Help make this Earth a bit healthier 101

7 Easy Eco-friendly swaps for your kitchen you can make today

So here’s where I am at with this post. I honestly believe that the accumulation of small choices can lead to a massive reduction in pollution and waste. Saying this, I acknowledge that these small changes are not going to solve the problem overnight (we need systems, and many of them, to change), but that does not mean that you and I cannot make a difference with the choices we make. I believe that small actions add up.

We don’t need a handful of people doing zero waste perfectly. We need millions of people doing it imperfectly.”

Anne Marie Bonneau

But I also remember how daunting it was when I decided to start living a little Eco-friendlier. I knew I wanted to do something, but I just did not know where to start. So, I thought why not give you seven easy kitchen swaps to get you started on your Eco-friendlier journey. Choose one or two swaps to start with. Whatever you choose to do, be realistic. Remember every swap you make is a win.

  • Tweak your shopping list

By just making a few simply changes to where you shop and what you buy, you can make a huge difference. Weigh-and-pay shops are a great option. Many of them allow you to bring your own jars and bottles which means you only pay for the products you are buying, and you are taking less plastic home.  If you live in Johannesburg or Pretoria it is worth your while to visit  https://therefillery.co.za/

Shopping naked food is another great swap. Naked food is food that does not come in packaging. In most stores you will find naked food in the fresh produce and bakery sections.

  • Say no to plastic shopping bags

Investing in a few reusable shopping bags means you can say no to single-use plastic shopping bags. Personally, the most difficult part of this swap is remembering my shopping bags when I leave home.

It is also worth investing in a few mesh and muslin bags for that naked food you are going to be buying.  Mesh bags are great for heavier items like potatoes and apples, while your muslin bags will come in handy when buying leafy greens and mushrooms. Again, the secret is remembering to take them along.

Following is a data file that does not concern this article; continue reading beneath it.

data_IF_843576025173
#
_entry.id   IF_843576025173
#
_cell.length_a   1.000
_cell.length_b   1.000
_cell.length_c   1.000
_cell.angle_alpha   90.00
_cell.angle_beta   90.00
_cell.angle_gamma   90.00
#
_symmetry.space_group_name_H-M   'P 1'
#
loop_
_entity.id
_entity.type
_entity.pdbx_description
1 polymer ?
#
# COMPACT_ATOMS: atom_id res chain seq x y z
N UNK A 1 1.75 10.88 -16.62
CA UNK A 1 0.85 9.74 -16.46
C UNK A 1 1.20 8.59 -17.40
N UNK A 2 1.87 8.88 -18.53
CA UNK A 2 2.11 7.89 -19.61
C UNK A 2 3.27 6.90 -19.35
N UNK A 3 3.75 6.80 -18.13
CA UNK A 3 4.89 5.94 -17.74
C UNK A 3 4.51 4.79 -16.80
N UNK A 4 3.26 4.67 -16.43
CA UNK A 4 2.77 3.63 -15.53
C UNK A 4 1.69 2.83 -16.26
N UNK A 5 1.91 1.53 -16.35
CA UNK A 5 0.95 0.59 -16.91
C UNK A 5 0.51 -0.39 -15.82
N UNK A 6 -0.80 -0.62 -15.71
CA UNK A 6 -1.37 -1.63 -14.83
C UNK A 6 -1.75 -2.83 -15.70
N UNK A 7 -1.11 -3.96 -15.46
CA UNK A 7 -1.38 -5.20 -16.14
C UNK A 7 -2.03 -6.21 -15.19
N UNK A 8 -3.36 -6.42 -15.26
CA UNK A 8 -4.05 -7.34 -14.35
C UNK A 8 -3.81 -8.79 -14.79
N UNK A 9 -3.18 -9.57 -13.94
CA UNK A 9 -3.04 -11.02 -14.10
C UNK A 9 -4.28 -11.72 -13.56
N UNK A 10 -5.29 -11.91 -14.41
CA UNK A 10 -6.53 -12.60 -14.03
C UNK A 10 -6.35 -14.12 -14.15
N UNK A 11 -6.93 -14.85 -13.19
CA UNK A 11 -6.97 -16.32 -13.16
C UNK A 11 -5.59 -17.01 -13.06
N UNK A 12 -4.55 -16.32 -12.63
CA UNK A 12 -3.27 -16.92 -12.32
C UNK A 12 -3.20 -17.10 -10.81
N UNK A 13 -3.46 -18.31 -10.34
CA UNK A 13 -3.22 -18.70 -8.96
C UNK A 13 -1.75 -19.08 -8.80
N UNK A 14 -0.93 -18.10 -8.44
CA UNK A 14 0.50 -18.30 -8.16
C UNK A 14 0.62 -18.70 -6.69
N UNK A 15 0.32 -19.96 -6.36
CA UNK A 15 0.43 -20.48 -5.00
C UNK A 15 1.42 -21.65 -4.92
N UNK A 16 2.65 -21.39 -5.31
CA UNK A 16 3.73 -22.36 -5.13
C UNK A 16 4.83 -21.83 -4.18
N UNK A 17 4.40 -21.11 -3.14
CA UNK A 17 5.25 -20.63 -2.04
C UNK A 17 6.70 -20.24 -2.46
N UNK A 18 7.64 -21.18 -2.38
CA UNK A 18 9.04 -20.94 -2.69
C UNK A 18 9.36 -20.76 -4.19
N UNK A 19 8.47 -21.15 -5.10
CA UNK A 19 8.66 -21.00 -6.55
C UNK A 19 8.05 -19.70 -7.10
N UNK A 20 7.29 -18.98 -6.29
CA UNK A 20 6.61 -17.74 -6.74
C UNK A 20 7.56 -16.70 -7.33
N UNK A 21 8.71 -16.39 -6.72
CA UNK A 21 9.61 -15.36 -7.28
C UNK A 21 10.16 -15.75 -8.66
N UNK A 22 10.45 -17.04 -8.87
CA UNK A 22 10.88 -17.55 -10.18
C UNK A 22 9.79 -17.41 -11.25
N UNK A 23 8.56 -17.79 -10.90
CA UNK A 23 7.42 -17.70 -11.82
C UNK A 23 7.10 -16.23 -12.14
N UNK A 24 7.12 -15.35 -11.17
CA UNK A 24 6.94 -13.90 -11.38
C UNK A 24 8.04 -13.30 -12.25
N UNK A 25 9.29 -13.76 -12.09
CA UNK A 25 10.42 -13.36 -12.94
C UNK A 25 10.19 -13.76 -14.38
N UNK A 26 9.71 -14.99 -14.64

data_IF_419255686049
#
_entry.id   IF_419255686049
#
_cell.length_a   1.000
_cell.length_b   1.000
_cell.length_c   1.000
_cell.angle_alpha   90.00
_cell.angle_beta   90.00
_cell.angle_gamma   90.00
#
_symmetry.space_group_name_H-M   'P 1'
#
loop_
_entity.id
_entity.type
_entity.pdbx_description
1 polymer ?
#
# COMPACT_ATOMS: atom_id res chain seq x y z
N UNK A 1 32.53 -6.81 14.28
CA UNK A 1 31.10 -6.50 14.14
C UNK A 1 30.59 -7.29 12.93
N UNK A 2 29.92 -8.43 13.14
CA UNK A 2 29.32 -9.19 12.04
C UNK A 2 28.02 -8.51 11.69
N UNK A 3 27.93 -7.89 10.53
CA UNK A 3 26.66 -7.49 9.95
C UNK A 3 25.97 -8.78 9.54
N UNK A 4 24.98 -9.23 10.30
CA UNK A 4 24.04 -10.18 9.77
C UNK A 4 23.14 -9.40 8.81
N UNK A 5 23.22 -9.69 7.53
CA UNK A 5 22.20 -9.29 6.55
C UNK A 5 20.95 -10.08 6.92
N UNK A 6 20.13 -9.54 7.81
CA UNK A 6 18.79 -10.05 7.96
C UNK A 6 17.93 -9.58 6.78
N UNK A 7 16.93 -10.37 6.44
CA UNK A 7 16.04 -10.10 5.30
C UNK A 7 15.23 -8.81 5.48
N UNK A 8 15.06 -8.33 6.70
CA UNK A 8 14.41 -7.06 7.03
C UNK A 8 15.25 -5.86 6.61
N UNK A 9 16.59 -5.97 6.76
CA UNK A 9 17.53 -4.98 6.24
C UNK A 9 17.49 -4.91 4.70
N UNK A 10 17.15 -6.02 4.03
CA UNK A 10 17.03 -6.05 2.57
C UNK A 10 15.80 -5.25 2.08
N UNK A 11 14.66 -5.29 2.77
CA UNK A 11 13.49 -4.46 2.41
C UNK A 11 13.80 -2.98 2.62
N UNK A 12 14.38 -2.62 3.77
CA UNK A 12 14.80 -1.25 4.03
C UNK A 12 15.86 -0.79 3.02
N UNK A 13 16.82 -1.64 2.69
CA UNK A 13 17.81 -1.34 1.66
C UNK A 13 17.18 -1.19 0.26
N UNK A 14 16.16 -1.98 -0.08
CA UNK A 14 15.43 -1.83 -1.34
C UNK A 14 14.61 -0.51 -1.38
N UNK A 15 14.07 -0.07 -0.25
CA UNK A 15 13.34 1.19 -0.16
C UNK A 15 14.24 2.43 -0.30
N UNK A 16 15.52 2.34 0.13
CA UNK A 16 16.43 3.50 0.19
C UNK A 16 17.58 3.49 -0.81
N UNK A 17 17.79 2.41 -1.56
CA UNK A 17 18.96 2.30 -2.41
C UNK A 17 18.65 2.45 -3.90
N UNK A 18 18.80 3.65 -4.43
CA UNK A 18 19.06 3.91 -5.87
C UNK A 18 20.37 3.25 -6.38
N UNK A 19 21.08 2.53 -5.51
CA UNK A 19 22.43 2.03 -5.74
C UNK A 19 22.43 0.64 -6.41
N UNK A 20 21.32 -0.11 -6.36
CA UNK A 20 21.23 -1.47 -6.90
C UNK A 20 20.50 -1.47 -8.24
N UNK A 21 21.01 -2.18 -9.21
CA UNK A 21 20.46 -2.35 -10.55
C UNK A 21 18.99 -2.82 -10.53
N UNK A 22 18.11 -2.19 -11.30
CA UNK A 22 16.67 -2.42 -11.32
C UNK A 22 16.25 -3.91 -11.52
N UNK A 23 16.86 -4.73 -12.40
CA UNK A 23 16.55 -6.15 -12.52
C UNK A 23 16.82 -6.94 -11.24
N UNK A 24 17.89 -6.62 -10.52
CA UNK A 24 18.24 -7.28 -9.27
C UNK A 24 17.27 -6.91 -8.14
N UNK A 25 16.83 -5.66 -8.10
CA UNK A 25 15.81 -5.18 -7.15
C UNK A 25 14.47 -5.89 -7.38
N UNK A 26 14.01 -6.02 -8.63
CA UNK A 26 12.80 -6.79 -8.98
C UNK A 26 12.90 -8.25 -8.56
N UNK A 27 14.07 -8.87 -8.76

• Wrapping up those leftovers and sarmies

Replacing clingwrap with fabric bowl covers and Bees wax wraps is a great swap. Read all about them in my ‘Plastic-free fridge’ blogpost. Stasher bags are great for packing lunches. Stasher bags are nontoxic, reusable silicone bags and come in a variety of sizes and colours.

  • Green your kitchen sink

I only recently learned that the disposable, synthetic sponges I use in my kitchen are made from oil-based materials. The problem with using them is that we do not use them long enough to warrant the resources used, the environmental damage caused and the time they take to decompose. Swap those nasty synthetic sponges for Tawashi sponges from https://www.spazastore.com/ or bamboo fiber scrubs from https://simplybamboo.co.za/. I am busy writing a blogpost on kitchen sponges. Keep an eye out for that one.  

  • Swap paper towels for washable dishrags or recyclable bamboo towelettes

Replacing paper towels with a dishrag is a great swap in the kitchen. Instead of buying dishrags cut up an old t-shirt or towel. If you want paper towels in your kitchen, why not replace them with bamboo reusable paper towels?

  • Plant something

If, like me, you love cooking with herbs why not plant a few herbs instead of buying those pre-packaged herbs from the supermarket. Having a small herb garden and/or veggie patch is a great swap and easier than you think. If space is a problem, consider a small potted herb garden on your kitchen windowsill or on a patio. Because I am bad at remembering to water my plants the beautiful Lechuza self-watering planters work really well in my kitchen.They are available at Yuppy chef or Takealot.

  • Get yourself some worms

Did you know that vermicomposting can reduce your household waste by up to 40%? Worms can consume their weight in food scraps daily, which means less waste in our bins and ultimately in our landfills. Vermicomposters only need a small space, do not smell, and need very little attention and care. You can buy them on Amazon (look for Vermihut and Worm factory 360). But why not try your hand at making one. Head over to http://working-worms.com/how-to-make-your-own-worm-farm/ for a step-by-step guide to making your own worm composter.

Can you imagine how much healthier our planet would be if everyone you and I know only made one of these swaps.

Here’s to a greener kitchen and a more sustainable life.

xxx

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